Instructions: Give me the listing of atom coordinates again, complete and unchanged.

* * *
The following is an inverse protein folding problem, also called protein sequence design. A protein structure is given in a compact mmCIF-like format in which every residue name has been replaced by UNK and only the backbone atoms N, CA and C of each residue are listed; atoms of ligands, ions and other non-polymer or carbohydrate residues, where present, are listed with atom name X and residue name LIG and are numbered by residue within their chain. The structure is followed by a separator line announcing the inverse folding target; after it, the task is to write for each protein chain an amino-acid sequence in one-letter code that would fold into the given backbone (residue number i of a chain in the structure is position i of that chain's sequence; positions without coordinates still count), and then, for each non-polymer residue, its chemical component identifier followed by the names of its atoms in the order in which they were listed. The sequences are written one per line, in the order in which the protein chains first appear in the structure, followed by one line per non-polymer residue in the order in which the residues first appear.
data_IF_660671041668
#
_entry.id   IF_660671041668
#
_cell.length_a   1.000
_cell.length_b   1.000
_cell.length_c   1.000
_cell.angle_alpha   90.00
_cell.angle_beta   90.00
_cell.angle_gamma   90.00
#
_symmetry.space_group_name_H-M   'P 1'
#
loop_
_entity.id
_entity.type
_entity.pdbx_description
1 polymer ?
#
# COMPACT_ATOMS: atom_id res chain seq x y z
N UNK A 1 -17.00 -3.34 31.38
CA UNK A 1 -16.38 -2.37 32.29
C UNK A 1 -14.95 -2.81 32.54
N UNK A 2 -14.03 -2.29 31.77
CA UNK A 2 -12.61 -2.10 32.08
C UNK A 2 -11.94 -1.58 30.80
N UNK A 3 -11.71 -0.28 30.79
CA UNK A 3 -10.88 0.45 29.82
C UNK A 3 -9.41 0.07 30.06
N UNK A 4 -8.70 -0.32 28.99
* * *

The following is an inverse protein folding problem, also called protein sequence design. A protein structure is given in a compact mmCIF-like format in which every residue name has been replaced by UNK and only the backbone atoms N, CA and C of each residue are listed; atoms of ligands, ions and other non-polymer or carbohydrate residues, where present, are listed with atom name X and residue name LIG and are numbered by residue within their chain. The structure is followed by a separator line announcing the inverse folding target; after it, the task is to write for each protein chain an amino-acid sequence in one-letter code that would fold into the given backbone (residue number i of a chain in the structure is position i of that chain's sequence; positions without coordinates still count), and then, for each non-polymer residue, its chemical component identifier followed by the names of its atoms in the order in which they were listed. The sequences are written one per line, in the order in which the protein chains first appear in the structure, followed by one line per non-polymer residue in the order in which the residues first appear.
data_IF_660671041668
#
_entry.id   IF_660671041668
#
_cell.length_a   1.000
_cell.length_b   1.000
_cell.length_c   1.000
_cell.angle_alpha   90.00
_cell.angle_beta   90.00
_cell.angle_gamma   90.00
#
_symmetry.space_group_name_H-M   'P 1'
#
loop_
_entity.id
_entity.type
_entity.pdbx_description
1 polymer ?
#
# COMPACT_ATOMS: atom_id res chain seq x y z
N UNK A 1 -17.00 -3.34 31.38
CA UNK A 1 -16.38 -2.37 32.29
C UNK A 1 -14.95 -2.81 32.54
N UNK A 2 -14.03 -2.29 31.77
CA UNK A 2 -12.61 -2.10 32.08
C UNK A 2 -11.94 -1.58 30.80
N UNK A 3 -11.71 -0.28 30.79
CA UNK A 3 -10.88 0.45 29.82
C UNK A 3 -9.41 0.07 30.06
N UNK A 4 -8.70 -0.32 28.99